There’s something about Cage Warriors champions when they make the move to the UFC.
It is a well-worn path. Two former Cage Warriors titleholders, Conor McGregor and Michael Bisping, have repeated their achievements on the sport’s biggest stage. Other exports like Arnold Allen and Paddy Pimblett seem like they could be some of the next names to make an imprint on the title picture in the UFC — but another, former welterweight champion Ian Garry — says that he is the very future of the sport of mixed martial arts.
But greatness will come in time. Now, he says, it is time to hone his craft.
“There’s no rush,” Garry said to Ariel Helwani on the MMA Hour via MMA Fighting. “My main concern, my main goal, is to grow. To become a better fighter, to become a better martial artist, to become a better athlete in every single way I can. Diet, nutrition, strength and conditioning, and technical ability.
“So for me, it’s working with the team that I’ve surrounded myself, to get better and grow and grow and grow. By the end of this year, I’ll be 4-0 in the UFC, I will have fought three times in 2022, and I’ll be 11-0, and I’ll prove to everybody why I said I’m ‘The Future’.”
Last year, Garry uprooted his training base in Dublin (under somewhat controversial circumstances) and moved to train at one of the sport’s hotbeds for talent, Sanford MMA in Florida. There he is spending time alongside current UFC welterweight champion Kamaru Usman, and he says this has been an invaluable learning experience.
“I was kind of shocked because of his size,” Garry explained. “He’s not anywhere near as big as he looks on TV, because he looks jacked when he’s on the camera. But I was speaking to the guys, and they were saying he’s not the best striker, he’s not the best wrestler, he’s not the best at jiu-jitsu, but he’s the best at mixing it up.
“And they were saying, ‘He’ll get beat up in wrestling, he’ll get beat up in grappling, he’ll get beat up in kickboxing, but when it comes to MMA, he’s the best.’ And we’ve seen that in his fights. I think he’s on a 15-fight win streak in the UFC, which is insane.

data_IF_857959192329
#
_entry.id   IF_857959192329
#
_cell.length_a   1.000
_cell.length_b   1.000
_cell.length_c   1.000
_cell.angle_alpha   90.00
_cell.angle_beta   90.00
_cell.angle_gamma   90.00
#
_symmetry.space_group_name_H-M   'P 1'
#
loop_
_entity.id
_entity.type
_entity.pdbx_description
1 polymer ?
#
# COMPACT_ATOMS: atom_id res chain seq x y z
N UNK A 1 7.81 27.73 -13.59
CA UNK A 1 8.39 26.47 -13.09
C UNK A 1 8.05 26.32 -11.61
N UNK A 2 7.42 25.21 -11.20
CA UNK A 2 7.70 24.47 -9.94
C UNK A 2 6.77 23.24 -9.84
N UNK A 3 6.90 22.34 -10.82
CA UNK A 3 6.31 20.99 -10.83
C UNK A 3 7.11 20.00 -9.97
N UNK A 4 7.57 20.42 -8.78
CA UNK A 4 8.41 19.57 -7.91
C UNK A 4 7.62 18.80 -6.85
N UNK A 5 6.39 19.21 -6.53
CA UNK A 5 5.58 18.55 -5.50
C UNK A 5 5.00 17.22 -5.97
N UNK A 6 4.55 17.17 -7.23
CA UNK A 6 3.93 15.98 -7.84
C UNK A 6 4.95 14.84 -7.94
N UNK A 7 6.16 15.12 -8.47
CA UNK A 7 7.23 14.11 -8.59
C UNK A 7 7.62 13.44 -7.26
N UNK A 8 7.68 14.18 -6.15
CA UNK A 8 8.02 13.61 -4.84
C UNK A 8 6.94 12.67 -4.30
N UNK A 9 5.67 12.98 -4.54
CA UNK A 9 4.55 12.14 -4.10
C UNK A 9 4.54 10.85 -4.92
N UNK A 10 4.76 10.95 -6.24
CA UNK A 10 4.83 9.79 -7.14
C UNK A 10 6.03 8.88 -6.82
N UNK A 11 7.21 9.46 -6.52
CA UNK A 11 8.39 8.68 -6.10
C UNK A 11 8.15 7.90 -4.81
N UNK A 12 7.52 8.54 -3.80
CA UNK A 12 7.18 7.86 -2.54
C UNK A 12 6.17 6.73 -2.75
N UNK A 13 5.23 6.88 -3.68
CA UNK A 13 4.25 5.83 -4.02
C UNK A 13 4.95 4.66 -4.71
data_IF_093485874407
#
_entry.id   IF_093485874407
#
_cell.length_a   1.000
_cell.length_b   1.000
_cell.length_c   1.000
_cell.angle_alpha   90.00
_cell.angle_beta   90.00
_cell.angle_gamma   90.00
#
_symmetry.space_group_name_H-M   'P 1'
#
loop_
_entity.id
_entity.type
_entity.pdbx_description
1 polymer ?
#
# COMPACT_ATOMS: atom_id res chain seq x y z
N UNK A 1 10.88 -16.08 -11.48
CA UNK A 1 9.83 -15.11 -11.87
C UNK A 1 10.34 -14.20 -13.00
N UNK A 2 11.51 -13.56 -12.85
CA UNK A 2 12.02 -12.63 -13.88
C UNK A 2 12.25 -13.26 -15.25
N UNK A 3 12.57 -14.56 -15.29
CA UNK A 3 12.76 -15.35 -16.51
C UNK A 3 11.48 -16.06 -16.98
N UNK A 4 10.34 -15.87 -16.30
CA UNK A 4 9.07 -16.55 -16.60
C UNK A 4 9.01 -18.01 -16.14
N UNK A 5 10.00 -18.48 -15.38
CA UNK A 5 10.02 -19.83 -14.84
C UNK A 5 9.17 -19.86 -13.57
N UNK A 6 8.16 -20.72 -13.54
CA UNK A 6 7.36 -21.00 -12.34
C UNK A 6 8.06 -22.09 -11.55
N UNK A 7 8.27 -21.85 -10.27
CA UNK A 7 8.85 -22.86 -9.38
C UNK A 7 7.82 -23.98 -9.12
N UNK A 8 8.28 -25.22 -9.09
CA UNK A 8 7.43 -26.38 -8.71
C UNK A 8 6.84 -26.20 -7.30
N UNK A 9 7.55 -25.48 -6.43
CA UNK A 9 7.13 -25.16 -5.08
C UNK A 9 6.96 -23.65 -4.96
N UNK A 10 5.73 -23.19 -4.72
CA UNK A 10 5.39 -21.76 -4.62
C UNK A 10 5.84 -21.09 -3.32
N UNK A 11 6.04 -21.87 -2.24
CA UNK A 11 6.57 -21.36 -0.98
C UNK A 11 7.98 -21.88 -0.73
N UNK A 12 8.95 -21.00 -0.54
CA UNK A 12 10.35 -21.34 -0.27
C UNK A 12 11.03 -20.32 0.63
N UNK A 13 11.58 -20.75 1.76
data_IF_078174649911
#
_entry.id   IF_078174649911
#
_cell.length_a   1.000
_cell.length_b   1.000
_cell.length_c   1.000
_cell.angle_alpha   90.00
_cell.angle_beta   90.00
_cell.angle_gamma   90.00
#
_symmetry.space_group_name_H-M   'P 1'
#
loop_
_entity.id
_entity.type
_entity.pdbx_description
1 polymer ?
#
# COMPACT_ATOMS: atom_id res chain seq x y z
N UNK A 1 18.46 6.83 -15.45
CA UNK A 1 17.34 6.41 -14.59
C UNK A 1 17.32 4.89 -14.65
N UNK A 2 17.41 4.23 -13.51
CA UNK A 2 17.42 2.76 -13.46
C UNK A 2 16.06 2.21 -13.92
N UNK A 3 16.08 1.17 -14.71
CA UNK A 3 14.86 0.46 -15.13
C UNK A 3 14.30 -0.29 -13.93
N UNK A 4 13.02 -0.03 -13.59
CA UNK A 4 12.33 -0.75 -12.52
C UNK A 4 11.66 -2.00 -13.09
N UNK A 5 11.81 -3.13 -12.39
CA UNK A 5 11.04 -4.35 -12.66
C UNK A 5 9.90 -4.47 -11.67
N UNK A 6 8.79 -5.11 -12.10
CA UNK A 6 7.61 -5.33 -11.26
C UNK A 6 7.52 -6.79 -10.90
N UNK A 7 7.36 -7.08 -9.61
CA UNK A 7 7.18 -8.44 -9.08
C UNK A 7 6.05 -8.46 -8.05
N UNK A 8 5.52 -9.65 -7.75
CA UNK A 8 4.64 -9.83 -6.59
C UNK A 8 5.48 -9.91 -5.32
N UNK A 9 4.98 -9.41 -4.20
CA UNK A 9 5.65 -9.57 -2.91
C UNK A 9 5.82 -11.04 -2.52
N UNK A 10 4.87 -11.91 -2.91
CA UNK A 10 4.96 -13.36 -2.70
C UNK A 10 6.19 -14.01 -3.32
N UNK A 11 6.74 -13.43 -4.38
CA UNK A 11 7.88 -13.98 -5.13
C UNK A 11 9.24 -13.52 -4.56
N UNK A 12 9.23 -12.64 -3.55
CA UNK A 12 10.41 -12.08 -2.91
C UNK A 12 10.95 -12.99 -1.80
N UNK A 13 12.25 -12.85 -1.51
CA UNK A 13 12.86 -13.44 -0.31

“It was obviously a pleasure to share the cage. He was explaining a couple things I can do better. We were doing kickboxing drills, so we kind of swap and change between everyone. [Coach] Henry [Hooft] likes us to feel kicks on the arms, kicks on the legs, block kicks to the head, just little things, redirect kicks and move energy and come back and refire. I think we’ve done two rounds together and it was really cool.”
Garry takes on his second UFC assignment this week, quite conveniently in Florida, against Darian Weeks at UFC 273 and Garry says that this will be another step on the path he has forged for himself.
“I hadn’t heard of him,” he said of his opponent. “The name got sent across, I said yes, that’s the way it is. I had a quick glance at his fight against Barbarena — he’s alright. He’s nothing special, but he’s in the UFC and every fighter that’s in the UFC should be respected for whatever their skill set may be, because they can all potentially win. He’s gonna end up fighting me, which is his ticket to stardom, is what he thinks but, as I’ve done many times, I’m gonna go in there and win. I’m gonna find a way to win like I always do.”